Many global population projections point to the current world population of roughly seven billion people peaking at around nine to ten billion in 2050, after which numbers will slowly decline. In the midst of this growth, Australia’s current population of 23 million is predicted to rise to around 30 or 35 million in the same period. This low growth outlook has been called ‘big Australia.’ We are kidding ourselves, aren’t we? read more »
Possibly the most earnest folks in the real estate development industry assembled for the 20th anniversary of the founding of the Congress of the New Urbanism in West Palm Beach, Florida this month. Among the excellent accomplishments of CNU20 attendees: a credible car/pedestrian strategy, some fine looking new communities, and perhaps best of all, a body of hard-won knowledge about town-making for citizen education. read more »
The $104 billion Facebook IPO testifies to the still considerable innovative power of Silicon Valley, but the hoopla over the new wave of billionaires won’t change the basic reality of the state’s secular economic decline. read more »
With Facebook poised to go public, the attention of the tech world, and Wall Street, is firmly focused on Silicon Valley. Without question, the west side of San Francisco Bay is by far the most prodigious creator of hot companies and has the highest proportion of tech jobs of any region in the country — more than four times the national average.
Yet Silicon Valley is far from leading the way in expanding science and technology-related employment in the United States. read more »
The Federation of Canadian Municipalities (FCN) and the Canadian Urban Transit Association (CUTA) have expressed serious concern about generally longer commute trip times making Canadian metropolitan areas less competitive. Each has called for additional funding for transit at the federal level to help reduce commute times and improve metropolitan competitiveness. read more »
Unscrupulous landlords are forcing poorer tenants out of their London homes, freeing them up to rent out to visitors to the Olympics this summer, according to the housing charity Shelter. At the same time, the government’s cap on rent subsidies (Housing Benefits) for those out of work or on low incomes threaten to force less well-off tenants out of the capital. Newham Mayor Sir Robin Wales says that they will have to move people as far afield as Stoke-on-Trent if they are to meet their obligations to house the homeless. read more »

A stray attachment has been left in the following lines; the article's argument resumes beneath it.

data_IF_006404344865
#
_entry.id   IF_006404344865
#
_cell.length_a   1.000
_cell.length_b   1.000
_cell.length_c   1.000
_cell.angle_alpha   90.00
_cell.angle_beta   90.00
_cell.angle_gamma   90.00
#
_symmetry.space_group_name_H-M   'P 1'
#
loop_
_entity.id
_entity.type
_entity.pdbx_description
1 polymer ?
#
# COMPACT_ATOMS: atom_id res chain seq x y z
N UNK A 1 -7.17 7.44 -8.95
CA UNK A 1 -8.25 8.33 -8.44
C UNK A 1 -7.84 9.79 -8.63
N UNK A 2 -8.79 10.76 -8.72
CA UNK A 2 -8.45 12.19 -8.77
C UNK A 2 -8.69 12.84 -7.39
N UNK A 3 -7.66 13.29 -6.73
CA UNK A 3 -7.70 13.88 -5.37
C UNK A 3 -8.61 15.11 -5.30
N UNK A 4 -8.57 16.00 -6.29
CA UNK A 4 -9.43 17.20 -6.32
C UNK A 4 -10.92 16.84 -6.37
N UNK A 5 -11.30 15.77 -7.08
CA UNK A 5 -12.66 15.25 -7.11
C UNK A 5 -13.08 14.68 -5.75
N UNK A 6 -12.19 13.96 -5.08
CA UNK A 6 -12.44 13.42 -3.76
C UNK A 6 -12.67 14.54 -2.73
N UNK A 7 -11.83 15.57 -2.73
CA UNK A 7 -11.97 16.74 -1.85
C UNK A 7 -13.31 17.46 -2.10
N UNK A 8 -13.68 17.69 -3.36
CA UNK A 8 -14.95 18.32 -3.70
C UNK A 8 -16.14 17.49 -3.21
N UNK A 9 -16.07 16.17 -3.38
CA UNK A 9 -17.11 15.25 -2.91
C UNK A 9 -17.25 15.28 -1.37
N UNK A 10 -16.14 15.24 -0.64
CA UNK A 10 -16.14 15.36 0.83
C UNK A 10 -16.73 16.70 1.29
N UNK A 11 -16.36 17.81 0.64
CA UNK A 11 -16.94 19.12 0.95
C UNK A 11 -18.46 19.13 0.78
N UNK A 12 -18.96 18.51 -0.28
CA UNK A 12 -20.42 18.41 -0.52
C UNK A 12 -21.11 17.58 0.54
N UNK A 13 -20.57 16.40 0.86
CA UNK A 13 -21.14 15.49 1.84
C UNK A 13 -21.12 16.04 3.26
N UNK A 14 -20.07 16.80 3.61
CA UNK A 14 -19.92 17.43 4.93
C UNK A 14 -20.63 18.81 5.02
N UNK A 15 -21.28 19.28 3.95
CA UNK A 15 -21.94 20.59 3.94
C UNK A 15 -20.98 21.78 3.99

Part III of the Recovery Blueprint for homebuilding. Defining good zoning and good planning, and a look at how social engineering plays in.
What exactly is ‘planning’?
It can be government creation of an Interstate Highway, or a city council vote on a new park. For the purposes of this blueprint, planning refers to the design of a new land development or a design for redevelopment. In both cases, the land plan is the developer's business plan. The design will either be positive or negative for the sustainability — long-term health — of the city. read more »
The Midwest’s troubles are well-known. The decline of manufacturing has resulted in job losses and dying industrial towns. The best and brightest have fled the flatlands for more exciting, sunnier, mountainous, or coastal places where the real action is. Even Peyton Manning has left the heartland for the Rockies. read more »
California Senate President Pro-Tem Darrell Steinberg countered my Wall Street Journal commentary California Declares War on Suburbia in a letter to the editor (A Bold Plan for Sustainable California Communities) that could be interpreted as suggesting that all is well in the Golden State. read more »
The conventional wisdom is that the world’s largest cities are going to be the primary drivers of economic growth and innovation. Even slums, according to a fawning article in National Geographic, represent “examples of urban vitality, not blight.” In America, it is commonly maintained by pundits that “megaregions” anchored by dense urban cores will dominate the future.
Such conceits are, not surprisingly, popular among big city developers and the media in places like New York, which command the national debate by blaring the biggest horn. However, a less fevered analysis of recent trends suggests a very different reality: When it comes to growth, economic and demographic, opportunity increasingly is to be found in smaller, and often remote, places. read more »